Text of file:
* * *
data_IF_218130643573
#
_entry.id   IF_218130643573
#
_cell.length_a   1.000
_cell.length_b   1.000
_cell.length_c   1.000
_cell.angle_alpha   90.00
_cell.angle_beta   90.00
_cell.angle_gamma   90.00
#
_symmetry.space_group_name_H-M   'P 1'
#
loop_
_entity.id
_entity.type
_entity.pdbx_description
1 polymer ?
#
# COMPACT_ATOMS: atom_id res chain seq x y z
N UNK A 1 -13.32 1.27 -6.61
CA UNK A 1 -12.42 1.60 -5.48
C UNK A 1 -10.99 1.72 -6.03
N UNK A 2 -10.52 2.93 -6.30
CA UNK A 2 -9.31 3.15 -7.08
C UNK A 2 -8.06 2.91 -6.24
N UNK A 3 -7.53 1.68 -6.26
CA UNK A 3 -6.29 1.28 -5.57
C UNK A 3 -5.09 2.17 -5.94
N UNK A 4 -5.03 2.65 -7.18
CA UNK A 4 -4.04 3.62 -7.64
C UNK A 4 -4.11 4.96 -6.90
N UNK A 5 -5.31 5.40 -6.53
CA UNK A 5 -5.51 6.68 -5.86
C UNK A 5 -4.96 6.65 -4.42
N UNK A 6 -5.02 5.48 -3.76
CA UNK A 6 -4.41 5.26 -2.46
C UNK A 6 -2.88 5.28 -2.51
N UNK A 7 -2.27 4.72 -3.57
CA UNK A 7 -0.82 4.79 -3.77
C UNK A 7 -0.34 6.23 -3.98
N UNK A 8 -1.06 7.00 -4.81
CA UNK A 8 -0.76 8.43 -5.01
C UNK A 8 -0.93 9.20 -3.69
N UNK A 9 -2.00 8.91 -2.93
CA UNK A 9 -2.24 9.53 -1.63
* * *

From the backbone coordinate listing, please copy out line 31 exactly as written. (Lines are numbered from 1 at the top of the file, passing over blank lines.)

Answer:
CA UNK A 4 -4.04 3.62 -7.64